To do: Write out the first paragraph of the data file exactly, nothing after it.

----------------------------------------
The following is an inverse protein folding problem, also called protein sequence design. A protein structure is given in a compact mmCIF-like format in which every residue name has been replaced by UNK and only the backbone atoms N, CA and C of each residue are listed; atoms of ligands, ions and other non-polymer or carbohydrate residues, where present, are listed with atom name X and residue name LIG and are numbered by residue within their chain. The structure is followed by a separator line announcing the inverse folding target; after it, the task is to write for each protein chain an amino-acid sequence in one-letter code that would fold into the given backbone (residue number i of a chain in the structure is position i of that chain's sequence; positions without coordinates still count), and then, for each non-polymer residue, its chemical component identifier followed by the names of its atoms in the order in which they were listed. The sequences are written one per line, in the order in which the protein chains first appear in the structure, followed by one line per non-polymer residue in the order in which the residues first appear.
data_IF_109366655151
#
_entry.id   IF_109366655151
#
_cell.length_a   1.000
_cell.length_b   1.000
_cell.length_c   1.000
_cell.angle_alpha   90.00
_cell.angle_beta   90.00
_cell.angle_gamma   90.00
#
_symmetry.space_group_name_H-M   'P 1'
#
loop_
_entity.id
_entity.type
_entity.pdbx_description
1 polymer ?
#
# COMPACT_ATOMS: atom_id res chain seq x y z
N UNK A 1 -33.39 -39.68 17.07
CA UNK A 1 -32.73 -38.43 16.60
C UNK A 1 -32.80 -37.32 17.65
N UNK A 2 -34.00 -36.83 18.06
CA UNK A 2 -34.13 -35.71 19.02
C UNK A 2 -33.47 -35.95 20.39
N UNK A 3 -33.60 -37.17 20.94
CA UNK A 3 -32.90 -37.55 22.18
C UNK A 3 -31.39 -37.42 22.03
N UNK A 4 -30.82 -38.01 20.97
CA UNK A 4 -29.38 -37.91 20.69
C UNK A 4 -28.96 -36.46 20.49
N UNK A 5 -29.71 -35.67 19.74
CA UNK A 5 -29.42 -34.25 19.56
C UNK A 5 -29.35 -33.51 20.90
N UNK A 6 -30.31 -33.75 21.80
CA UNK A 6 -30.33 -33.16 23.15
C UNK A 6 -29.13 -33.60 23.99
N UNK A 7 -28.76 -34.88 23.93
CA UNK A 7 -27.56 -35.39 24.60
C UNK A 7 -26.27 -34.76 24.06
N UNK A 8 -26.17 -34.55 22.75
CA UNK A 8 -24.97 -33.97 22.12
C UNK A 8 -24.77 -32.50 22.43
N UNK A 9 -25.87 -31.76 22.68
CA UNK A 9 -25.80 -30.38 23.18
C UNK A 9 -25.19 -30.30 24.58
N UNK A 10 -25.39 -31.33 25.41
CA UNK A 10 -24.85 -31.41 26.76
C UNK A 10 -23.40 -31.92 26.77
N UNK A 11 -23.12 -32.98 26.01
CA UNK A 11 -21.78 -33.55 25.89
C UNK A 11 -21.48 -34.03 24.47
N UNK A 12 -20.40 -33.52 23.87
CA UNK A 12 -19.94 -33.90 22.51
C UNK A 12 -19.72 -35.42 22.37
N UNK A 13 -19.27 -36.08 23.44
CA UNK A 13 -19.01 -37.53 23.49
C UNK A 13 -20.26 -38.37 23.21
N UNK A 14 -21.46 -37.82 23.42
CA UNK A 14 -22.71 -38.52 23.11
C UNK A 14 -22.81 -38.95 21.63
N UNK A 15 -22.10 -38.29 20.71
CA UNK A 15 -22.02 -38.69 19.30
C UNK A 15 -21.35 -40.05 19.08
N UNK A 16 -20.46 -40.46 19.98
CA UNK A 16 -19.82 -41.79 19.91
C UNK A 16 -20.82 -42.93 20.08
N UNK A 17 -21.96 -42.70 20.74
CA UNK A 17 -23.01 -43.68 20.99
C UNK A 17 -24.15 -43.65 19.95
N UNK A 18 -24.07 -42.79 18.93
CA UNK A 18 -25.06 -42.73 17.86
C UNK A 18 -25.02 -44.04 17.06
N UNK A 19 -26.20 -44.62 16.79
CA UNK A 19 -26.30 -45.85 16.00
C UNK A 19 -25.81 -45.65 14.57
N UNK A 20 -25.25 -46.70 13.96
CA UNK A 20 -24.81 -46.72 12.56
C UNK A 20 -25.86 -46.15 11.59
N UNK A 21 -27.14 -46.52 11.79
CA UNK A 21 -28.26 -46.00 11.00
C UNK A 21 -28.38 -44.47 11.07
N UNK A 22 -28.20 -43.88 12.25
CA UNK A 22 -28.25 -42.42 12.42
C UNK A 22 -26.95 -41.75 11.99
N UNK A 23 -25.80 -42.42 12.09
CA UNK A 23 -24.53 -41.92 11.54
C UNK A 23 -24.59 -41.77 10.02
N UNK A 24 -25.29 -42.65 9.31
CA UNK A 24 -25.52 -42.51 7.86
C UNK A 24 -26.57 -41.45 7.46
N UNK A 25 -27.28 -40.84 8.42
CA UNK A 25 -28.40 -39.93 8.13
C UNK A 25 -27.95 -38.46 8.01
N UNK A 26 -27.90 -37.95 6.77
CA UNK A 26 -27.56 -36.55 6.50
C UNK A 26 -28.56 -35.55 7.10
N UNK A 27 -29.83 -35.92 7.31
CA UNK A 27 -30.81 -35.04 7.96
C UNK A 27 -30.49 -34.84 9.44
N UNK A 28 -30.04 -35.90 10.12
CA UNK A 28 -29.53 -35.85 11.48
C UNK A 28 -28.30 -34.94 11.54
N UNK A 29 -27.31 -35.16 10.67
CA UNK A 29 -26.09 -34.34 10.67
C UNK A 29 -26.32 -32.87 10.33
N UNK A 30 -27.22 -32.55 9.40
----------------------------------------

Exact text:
The following is an inverse protein folding problem, also called protein sequence design. A protein structure is given in a compact mmCIF-like format in which every residue name has been replaced by UNK and only the backbone atoms N, CA and C of each residue are listed; atoms of ligands, ions and other non-polymer or carbohydrate residues, where present, are listed with atom name X and residue name LIG and are numbered by residue within their chain. The structure is followed by a separator line announcing the inverse folding target; after it, the task is to write for each protein chain an amino-acid sequence in one-letter code that would fold into the given backbone (residue number i of a chain in the structure is position i of that chain's sequence; positions without coordinates still count), and then, for each non-polymer residue, its chemical component identifier followed by the names of its atoms in the order in which they were listed. The sequences are written one per line, in the order in which the protein chains first appear in the structure, followed by one line per non-polymer residue in the order in which the residues first appear.